In 2017, Goodwill placed Kentuckians into 3,300+ jobs. Most of this was made possible from revenue generated from your donations and our commitment to keeping expenses low. About 87¢ of every dollar we receive is routed into programs or facilities to help people with disabilities or other challenges achieve and maintain employment to gain a better quality of life.

What types of donations does Goodwill accept?

Goodwill accepts new or gently-used clothing, household items, décor, jewelry, accessories, books, movies, music, furniture, dishes, cookware, toys, and much more.

How do I value my donations for tax purposes?

You are responsible for determining the fair market value of your donations to report on your taxes. The IRS provides guidelines for estimating your donation’s value.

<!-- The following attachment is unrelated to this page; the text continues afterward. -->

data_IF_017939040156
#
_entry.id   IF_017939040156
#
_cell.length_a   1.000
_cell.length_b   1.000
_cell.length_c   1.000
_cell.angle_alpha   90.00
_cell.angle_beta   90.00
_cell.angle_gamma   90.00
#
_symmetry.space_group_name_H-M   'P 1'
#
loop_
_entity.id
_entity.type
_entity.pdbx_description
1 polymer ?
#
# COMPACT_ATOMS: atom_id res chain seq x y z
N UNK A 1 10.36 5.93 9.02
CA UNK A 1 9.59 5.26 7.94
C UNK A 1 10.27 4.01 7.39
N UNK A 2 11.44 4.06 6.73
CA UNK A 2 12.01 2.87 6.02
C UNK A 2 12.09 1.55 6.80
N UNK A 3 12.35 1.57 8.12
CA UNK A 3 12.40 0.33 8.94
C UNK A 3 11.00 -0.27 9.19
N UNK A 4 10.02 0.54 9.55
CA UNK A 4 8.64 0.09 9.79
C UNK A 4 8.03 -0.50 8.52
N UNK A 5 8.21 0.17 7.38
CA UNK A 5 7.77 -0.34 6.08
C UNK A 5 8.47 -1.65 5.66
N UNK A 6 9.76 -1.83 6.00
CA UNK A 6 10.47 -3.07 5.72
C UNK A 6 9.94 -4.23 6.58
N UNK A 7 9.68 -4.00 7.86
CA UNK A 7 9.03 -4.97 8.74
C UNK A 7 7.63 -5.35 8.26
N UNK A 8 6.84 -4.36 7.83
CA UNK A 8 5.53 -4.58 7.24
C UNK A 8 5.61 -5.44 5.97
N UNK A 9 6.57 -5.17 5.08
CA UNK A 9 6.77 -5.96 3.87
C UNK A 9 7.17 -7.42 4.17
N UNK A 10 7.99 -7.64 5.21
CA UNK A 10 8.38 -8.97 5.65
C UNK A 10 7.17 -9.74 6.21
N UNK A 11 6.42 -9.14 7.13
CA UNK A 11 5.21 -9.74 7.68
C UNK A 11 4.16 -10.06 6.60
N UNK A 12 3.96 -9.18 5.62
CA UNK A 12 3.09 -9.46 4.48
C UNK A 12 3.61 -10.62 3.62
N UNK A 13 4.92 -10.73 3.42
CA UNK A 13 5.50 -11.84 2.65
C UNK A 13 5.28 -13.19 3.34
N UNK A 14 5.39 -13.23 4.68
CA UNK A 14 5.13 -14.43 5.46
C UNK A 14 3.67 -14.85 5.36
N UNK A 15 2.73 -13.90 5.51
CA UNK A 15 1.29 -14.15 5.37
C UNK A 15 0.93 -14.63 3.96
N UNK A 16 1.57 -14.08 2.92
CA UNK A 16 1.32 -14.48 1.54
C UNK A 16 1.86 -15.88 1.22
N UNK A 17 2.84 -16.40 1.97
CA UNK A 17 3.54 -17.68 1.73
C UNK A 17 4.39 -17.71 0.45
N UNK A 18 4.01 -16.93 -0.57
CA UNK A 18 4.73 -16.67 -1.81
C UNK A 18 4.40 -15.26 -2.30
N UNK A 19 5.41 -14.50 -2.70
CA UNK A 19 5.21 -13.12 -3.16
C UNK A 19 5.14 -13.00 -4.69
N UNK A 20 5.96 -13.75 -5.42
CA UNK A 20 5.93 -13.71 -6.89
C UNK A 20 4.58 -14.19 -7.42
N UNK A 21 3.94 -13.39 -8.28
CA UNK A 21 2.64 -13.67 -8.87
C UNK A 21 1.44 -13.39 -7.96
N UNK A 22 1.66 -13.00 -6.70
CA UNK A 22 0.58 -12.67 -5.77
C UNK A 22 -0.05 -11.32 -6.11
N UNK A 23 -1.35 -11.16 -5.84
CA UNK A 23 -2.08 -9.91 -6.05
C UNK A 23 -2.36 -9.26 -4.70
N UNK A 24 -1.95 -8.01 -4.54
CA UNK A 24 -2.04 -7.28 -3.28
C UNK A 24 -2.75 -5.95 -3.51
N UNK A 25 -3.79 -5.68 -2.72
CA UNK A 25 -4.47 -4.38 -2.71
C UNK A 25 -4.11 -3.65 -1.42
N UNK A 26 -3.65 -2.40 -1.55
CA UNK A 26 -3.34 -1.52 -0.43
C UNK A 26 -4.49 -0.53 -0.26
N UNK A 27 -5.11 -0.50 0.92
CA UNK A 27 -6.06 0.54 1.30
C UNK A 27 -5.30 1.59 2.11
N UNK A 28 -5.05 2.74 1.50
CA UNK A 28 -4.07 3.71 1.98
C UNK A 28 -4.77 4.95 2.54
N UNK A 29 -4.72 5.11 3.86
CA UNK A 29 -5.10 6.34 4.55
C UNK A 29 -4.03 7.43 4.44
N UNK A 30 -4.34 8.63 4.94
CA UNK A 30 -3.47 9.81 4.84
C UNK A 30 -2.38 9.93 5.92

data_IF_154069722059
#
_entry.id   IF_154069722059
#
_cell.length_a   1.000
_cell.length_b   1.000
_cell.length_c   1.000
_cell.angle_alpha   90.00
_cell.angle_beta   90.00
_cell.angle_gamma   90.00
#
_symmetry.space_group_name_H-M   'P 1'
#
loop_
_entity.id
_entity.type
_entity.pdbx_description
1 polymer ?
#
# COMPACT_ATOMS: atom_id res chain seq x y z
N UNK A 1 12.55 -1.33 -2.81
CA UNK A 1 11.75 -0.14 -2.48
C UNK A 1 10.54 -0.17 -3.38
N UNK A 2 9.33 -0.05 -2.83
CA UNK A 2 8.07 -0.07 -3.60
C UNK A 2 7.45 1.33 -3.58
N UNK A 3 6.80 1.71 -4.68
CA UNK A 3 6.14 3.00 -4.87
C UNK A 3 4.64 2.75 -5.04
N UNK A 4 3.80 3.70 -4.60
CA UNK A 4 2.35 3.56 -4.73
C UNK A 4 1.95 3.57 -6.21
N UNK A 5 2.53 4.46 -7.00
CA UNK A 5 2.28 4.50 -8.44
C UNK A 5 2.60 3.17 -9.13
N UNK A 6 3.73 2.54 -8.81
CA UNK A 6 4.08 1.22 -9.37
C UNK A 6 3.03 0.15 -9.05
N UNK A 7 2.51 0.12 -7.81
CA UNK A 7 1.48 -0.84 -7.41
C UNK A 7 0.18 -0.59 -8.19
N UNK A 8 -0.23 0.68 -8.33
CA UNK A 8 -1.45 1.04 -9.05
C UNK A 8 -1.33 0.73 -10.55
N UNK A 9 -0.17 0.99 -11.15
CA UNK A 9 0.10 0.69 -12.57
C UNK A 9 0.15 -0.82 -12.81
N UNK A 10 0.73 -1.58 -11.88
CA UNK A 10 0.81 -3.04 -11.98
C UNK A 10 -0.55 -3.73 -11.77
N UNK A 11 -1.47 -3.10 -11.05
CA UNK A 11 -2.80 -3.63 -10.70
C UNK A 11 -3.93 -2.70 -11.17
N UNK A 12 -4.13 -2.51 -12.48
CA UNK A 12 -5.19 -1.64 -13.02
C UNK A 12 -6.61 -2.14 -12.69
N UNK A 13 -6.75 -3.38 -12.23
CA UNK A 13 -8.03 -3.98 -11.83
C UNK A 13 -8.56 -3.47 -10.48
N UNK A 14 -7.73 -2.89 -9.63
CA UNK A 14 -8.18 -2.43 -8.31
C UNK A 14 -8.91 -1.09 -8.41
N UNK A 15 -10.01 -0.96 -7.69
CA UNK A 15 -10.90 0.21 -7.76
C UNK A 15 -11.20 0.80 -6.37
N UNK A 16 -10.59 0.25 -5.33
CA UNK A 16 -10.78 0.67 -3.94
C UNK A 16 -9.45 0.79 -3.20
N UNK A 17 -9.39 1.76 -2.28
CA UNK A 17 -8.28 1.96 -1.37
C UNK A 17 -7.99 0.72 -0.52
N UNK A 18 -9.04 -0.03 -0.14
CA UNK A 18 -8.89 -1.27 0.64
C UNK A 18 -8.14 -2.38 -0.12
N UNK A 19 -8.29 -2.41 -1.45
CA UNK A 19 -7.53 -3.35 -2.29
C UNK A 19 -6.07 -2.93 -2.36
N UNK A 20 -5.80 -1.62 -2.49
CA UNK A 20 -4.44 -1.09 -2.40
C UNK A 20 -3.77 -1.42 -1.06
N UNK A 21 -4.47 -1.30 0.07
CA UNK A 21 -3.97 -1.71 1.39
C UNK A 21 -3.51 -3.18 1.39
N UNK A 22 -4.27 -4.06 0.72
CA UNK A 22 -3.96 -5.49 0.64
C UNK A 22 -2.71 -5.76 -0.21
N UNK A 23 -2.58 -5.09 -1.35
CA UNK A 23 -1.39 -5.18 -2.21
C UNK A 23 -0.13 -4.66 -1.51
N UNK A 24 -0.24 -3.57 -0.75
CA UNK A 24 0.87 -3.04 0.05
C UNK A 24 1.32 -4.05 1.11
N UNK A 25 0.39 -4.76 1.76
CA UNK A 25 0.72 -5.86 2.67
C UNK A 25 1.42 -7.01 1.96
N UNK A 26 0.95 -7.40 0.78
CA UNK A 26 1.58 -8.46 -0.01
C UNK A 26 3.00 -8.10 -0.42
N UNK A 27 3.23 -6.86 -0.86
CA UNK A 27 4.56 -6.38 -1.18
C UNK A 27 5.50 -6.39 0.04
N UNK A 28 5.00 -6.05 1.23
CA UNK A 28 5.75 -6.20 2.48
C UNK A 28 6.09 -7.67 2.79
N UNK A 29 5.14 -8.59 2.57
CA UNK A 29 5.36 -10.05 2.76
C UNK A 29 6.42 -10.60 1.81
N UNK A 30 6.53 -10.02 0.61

Goodwill Kentucky historic image of sorting donations

Do your stores have sales or discounts?

Our stores have a Color of the Week sale. Each week, clothing items tagged with the designated color are 50% off Monday-Saturday and 99¢ on Sunday. Follow us on Facebook, Twitter, or Instagram for weekly updates.

Why are prices different from store to store?

Most items are priced in a standard way. However, items such as décor, furniture, and housewares vary so much in type, quality, and size that it is difficult to set standard prices. Local store management are permitted to use their discretion in pricing non-standard items. Goodwill is committed to reasonable pricing based on consumer buying trends.

What is your return policy?

While most of our customers love their Goodwill finds – and some even donate them back to us! – we understand that sometimes things just don’t work out.

Does Goodwill have a volunteer program?

Yes! We greatly appreciate your donation of time! Learn more about our professional volunteer program. If you need to complete mandated community service hours, please contact your local store directly.